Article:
Horror on the Orient Express is a Call of Cthulhu campaign that’s notorious for being extremely difficult. Though playing Call of Cthulhu is never meant to be a walk in the park – something you’d expect from a survival-horror tabletop RPG – Horror on the Orient Express supposedly tests even the most experienced and accomplished players. Which is why it’s unsurprising that the upcoming board game adaptation of the classic TRPG campaign will also be extremely challenging.
Despite its release still being a way off in 2025, with a crowdfunding campaign set to launch next year, we were given a preview of Horror on the Orient Express: The Board Game at tabletop convention Essen Spiel 2023 in Germany earlier this month. Though the team from Chaosium – the publisher behind the board game and the original RPG – were using a prototype version of the game’s board and components to show it off, all the rules and gameplay mechanics explained to us are pretty much finalised.
Set aboard the iconic locomotive, Horror on the Orient Express: The Board Game sees players taking control of a team of investigators who have found themselves suddenly travelling through a strange and otherworldly dreamscape. Any hope of returning to their original dimension alive rests on their ability to unmask and deal with the cultists who have snuck on board.
The majority of the board game’s action takes place on a board constructed of a series of cardboard carriages, which together make up a small recreation of the train itself. This, alongside the high stakes and epic dangers players face, serves to give Horror on the Orient Express: The Board Game a distinctly cinematic feel that pairs well with its apparently intense difficulty. Players have as long as it takes the train to reach its dreadful destination to correctly identify the cultists or otherwise risk remaining trapped in a terrifying alternate reality.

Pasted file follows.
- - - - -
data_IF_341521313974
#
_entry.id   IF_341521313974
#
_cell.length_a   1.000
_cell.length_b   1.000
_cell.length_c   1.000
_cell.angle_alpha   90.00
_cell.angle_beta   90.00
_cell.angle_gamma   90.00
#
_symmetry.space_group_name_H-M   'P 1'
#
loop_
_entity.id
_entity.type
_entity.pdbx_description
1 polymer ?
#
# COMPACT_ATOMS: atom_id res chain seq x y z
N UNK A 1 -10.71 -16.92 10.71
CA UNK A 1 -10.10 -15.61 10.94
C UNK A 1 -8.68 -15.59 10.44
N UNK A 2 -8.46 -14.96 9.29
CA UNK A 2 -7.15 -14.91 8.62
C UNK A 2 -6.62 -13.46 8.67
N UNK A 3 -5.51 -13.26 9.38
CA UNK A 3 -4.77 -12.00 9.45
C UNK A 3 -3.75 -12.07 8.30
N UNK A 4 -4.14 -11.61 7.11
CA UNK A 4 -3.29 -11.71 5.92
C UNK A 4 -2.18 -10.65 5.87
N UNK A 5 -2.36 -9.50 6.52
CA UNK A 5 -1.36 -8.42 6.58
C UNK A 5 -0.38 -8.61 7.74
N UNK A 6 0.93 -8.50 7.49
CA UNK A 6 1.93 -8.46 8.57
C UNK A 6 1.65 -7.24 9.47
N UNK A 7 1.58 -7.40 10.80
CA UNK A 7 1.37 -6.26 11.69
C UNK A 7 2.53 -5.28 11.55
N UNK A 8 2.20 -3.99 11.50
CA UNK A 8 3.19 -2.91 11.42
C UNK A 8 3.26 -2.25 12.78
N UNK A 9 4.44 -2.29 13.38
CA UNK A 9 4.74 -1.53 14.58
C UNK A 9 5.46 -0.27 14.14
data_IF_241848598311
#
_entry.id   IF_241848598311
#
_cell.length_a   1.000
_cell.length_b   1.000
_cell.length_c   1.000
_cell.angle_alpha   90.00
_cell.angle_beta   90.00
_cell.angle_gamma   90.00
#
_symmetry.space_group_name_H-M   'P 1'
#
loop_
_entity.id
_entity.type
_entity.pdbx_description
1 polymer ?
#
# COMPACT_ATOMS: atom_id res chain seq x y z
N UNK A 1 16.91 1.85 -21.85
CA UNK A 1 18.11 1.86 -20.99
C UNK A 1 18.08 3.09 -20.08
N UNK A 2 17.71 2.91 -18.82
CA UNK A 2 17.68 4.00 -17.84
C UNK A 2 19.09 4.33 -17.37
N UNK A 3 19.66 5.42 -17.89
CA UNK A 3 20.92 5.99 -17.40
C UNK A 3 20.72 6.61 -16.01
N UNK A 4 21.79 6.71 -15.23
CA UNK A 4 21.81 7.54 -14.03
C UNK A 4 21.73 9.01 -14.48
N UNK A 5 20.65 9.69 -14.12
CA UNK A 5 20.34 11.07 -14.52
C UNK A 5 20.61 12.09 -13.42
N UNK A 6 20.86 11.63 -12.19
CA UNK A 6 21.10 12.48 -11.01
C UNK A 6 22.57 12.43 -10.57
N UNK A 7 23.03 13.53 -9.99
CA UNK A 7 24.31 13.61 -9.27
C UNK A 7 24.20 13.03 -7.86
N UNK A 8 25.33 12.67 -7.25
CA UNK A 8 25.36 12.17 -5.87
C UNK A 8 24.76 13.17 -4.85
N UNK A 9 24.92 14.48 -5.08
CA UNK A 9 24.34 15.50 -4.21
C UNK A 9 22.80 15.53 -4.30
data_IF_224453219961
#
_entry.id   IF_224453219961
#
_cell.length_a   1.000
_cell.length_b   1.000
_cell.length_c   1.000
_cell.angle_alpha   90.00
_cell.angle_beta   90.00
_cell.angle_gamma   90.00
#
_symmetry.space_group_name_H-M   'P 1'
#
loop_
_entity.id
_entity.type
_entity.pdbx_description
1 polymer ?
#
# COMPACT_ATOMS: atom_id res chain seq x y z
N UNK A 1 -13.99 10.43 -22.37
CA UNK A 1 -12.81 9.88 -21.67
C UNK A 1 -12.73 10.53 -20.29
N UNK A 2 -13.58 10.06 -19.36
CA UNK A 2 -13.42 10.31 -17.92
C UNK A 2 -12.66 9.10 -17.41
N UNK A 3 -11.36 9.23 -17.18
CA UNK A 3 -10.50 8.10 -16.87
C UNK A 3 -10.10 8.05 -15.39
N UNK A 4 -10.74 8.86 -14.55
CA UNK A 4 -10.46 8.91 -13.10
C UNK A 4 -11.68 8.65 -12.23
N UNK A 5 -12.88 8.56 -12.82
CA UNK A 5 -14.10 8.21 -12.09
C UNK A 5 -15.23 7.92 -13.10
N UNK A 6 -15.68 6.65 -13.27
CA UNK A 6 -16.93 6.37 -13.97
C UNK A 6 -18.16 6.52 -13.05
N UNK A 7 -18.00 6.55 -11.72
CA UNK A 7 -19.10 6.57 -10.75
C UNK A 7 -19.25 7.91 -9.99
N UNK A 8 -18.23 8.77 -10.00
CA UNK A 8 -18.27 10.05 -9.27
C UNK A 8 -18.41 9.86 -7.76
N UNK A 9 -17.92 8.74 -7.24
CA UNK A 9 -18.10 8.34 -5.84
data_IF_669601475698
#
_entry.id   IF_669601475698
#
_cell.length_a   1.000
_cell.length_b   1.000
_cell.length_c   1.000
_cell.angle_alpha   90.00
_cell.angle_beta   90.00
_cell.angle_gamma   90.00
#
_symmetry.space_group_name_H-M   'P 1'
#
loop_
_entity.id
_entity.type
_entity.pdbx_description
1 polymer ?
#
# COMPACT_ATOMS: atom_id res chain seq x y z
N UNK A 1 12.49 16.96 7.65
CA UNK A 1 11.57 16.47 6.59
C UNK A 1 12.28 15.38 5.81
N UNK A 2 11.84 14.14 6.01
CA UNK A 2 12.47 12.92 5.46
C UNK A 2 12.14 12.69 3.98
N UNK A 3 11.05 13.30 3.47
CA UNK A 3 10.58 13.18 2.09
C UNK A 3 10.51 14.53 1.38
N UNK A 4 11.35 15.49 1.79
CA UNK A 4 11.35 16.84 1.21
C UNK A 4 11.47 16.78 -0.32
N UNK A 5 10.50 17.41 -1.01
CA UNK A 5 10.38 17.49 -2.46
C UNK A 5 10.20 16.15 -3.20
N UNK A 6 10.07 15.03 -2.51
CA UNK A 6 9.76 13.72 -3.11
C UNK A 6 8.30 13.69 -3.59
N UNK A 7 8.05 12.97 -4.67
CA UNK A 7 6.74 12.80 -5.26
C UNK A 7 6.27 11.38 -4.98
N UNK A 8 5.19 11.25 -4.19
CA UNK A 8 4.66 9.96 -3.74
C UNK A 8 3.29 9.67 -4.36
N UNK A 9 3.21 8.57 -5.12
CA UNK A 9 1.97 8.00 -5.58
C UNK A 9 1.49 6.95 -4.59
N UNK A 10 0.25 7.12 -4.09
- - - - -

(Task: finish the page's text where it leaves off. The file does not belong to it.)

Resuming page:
Deducing who is who requires players to collect various clues on the cast of characters aboard the locomotive. Whilst the players don’t need to worry about each other – there is no traitor element in the horror board game – they do need to do some detective work on the other passengers. Players can gather clues by talking with the other characters on the train, which involves them reaching into a bag to draw out tokens. Pulling out pairs of the right tokens nets players clues, while two bad tokens result in the group suffering one of several potential negative outcomes. Certain combinations of clues indicate whether a character is a cultist or not, with each playthrough of Horror on the Orient Express: The Board Game containing a different number of cultists depending on the player count.
In true Call of Cthulhu fashion, there isn’t much players can do against the hordes of enemies threatening them besides running away.
Players have to fit their interrogations between surviving and banishing the multitude of monsters attempting to kill as many people aboard the train as possible. These monsters appear as the Orient Express moves through the different landscapes of the dreamscape, with portals opening and all manner of terrifying creatures hopping out of them as they go. In true Call of Cthulhu fashion, there isn’t much players can do against the hordes of enemies threatening them besides running away. However, there are opportunities to banish the nightmares – if players are lucky enough to get them – or push them off the train itself. How far a monster falls back depends on how fast the Orient Express is going, with the benefits of increasing its speed being tempered by the reduction in the time limit players have to find all the cultists.